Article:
14 December 2013
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trcanberra

12 December 2013 4.25pm

Into the Sky with Diamonds said

I agree with everything and everyone.

But "Eleanor Rigby"?

From wiki and other sources:

"Harrison came up with the "Ah, look at all the lonely people" hook."

It makes the song. Just one example of George's crucial input – there are many more.

Beware of sadness. It can hit you. It can hurt you. Make you sore and what is more, that is not what you are here for. - George

Check out my fan video for Paul's song "Appreciate" at Vimeo or YouTube.

14 December 2013
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14 December 2013
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parlance
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Atlas

12 December 2013 5.26pm

My two favorite guitar breaks from George are on Taxman….. And 'Good Morning' from Sgt. Pepper.

Beware of sadness. It can hit you. It can hurt you. Make you sore and what is more, that is not what you are here for. - George

Check out my fan video for Paul's song "Appreciate" at Vimeo or YouTube.

14 December 2013
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parlance
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Ben Ramon

13 December 2013 3.41am

acmac said

IIRC George also sang most of those thankless and tricky middle harmony parts, and his voice could have a sort of neutral quality that blended really well into the Lennon/McCartney mix. And he grew enormously as a vocalist over the years; he became quite versatile and developed wonderful phrasing and expressiveness.

I meant to say this earlier actually. George usually sang the most difficult harmony lines (and wrote some difficult ones as well – witness John's difficulty with grasping the tonality of the Think For Yourself harmonies). While he wasn't as strong a lead singer as John or Paul in the early days, they were very lucky to have a lead guitarist with a good ear for fitting his voice into a chord.

I believe it was Elvis Costello that said "George's guitar breaks weren't technically mind-blowing or flashy, but you could sing every one of them." And it's true. Take, for one of many instances, the opening of Help! What would it be without those descending low lead guitar lines – not to mention that isolated country jangle just before the verse kicks in?

Beware of sadness. It can hit you. It can hurt you. Make you sore and what is more, that is not what you are here for. - George

Check out my fan video for Paul's song "Appreciate" at Vimeo or YouTube.

14 December 2013
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parlance
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meanmistermustard

13 December 2013 4.24am

Ben Ramon said

acmac said

IIRC George also sang most of those thankless and tricky middle harmony parts, and his voice could have a sort of neutral quality that blended really well into the Lennon/McCartney mix. And he grew enormously as a vocalist over the years; he became quite versatile and developed wonderful phrasing and expressiveness.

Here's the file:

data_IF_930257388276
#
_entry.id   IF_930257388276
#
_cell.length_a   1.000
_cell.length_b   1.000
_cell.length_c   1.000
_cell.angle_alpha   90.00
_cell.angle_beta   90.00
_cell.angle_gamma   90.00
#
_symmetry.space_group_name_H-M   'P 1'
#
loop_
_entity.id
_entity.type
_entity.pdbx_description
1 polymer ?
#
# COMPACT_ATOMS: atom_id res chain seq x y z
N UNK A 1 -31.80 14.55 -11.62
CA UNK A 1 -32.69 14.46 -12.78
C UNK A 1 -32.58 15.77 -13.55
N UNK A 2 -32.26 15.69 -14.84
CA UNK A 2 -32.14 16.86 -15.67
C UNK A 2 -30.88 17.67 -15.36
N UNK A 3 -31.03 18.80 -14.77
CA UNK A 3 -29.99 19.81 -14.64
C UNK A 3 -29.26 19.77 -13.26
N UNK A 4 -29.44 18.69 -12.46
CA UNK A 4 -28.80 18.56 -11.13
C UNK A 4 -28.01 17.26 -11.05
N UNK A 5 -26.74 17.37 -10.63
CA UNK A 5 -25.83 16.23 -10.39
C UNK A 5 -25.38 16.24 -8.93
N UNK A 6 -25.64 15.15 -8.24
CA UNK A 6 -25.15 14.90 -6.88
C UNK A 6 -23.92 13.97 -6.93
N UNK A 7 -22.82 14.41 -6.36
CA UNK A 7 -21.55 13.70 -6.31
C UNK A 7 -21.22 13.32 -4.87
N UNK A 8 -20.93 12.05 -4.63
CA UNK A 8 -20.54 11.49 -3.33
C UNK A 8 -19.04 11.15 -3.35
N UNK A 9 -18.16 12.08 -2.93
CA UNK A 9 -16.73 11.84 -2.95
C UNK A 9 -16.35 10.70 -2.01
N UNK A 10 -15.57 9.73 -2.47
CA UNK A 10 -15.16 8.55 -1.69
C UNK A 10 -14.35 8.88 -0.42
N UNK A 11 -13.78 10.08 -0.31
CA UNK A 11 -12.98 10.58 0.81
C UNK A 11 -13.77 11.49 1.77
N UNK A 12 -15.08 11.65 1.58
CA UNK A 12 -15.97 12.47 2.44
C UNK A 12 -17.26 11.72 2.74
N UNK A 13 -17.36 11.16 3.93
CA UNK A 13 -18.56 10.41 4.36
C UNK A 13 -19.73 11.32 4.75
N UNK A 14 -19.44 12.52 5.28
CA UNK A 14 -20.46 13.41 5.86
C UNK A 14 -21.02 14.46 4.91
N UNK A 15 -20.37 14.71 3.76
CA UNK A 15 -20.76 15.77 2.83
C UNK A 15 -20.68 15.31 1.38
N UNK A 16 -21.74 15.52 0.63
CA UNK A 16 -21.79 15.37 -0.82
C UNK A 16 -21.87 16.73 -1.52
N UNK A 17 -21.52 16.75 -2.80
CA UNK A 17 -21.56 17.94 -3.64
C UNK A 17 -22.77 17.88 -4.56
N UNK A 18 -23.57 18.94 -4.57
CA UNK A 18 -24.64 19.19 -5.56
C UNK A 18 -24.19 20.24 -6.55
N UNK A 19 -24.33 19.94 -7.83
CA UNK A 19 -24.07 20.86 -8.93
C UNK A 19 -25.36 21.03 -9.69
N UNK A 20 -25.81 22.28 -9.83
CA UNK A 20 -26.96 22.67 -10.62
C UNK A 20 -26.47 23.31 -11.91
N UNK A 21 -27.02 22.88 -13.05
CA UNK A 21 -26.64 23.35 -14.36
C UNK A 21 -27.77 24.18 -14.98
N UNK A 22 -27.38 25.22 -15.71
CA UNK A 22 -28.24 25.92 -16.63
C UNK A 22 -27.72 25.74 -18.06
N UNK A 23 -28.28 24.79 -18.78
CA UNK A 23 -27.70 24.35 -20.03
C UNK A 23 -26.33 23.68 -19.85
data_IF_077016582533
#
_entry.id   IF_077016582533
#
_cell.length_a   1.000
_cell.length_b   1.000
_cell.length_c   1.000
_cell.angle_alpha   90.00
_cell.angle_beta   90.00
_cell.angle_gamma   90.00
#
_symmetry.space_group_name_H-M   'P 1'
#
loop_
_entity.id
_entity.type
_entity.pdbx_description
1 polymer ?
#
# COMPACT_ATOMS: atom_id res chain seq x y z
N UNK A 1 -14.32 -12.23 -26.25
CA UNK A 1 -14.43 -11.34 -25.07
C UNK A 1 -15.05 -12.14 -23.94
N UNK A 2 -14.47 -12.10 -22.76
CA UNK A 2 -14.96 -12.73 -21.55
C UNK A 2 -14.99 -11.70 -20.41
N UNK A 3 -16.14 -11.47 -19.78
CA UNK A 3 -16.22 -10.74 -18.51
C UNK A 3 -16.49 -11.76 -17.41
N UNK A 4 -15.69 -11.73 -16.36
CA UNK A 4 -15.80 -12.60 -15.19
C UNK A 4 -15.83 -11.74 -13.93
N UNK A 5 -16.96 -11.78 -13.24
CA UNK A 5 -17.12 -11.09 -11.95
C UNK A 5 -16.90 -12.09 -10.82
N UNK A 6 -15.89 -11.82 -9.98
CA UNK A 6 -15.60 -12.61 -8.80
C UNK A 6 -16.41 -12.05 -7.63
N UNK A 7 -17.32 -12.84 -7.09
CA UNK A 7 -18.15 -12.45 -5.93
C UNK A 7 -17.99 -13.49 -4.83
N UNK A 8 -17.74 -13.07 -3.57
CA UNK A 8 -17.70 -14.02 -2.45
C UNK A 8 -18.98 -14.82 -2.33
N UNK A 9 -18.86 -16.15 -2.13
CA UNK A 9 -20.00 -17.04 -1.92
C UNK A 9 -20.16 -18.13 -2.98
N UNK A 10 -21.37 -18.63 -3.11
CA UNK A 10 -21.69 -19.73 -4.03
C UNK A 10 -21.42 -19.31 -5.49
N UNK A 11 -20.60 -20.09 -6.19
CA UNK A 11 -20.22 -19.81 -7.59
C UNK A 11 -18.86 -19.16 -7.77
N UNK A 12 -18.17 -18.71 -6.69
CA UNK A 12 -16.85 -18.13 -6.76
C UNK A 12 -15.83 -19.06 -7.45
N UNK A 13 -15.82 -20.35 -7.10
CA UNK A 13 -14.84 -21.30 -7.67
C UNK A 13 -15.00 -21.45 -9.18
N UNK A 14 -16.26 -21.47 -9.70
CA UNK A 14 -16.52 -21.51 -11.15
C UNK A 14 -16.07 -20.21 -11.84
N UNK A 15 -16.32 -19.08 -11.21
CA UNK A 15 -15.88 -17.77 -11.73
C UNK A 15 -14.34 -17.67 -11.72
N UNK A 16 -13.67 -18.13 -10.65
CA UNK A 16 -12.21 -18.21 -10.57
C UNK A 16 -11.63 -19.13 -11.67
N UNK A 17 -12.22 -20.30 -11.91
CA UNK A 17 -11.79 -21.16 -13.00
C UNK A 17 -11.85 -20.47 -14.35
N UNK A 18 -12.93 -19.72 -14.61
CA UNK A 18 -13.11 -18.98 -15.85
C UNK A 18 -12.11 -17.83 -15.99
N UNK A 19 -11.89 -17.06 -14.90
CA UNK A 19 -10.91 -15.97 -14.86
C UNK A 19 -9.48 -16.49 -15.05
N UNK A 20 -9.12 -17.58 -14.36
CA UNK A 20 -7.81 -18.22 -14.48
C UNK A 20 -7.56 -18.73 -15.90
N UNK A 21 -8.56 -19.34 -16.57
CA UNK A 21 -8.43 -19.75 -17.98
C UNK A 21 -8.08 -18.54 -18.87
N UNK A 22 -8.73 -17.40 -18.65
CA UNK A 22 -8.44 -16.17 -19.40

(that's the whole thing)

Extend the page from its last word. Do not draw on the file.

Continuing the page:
I meant to say this earlier actually. George usually sang the most difficult harmony lines (and wrote some difficult ones as well – witness John's difficulty with grasping the tonality of the Think For Yourself harmonies). While he wasn't as strong a lead singer as John or Paul in the early days, they were very lucky to have a lead guitarist with a good ear for fitting his voice into a chord.

I believe it was Elvis Costello that said "George's guitar breaks weren't technically mind-blowing or flashy, but you could sing every one of them." And it's true. Take, for one of many instances, the opening of Help! What would it be without those descending low lead guitar lines – not to mention that isolated country jangle just before the verse kicks in?

 

Here you go. Help! Take 9 with George's lead guitar absent, it was overdubbed later.

 

Beware of sadness. It can hit you. It can hurt you. Make you sore and what is more, that is not what you are here for. - George

Check out my fan video for Paul's song "Appreciate" at Vimeo or YouTube.

14 December 2013
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parlance
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parlance

13 December 2013 8.16am

meanmistermustard said

We really could change a few details here and there and it would be Ringo who was being discussed.

 

I agree, but for some reason I've found it easier to make the case for Ringo than for George, so I wanted to see how other people would do it.

 

Here you go. Help! Take 9 with George's lead guitar absent, it was overdubbed later.

 

Aw, listen, it becomes a sweet folk song. Yeah, much better with George's contribution.

parlance

Beware of sadness. It can hit you. It can hurt you. Make you sore and what is more, that is not what you are here for. - George

Check out my fan video for Paul's song "Appreciate" at Vimeo or YouTube.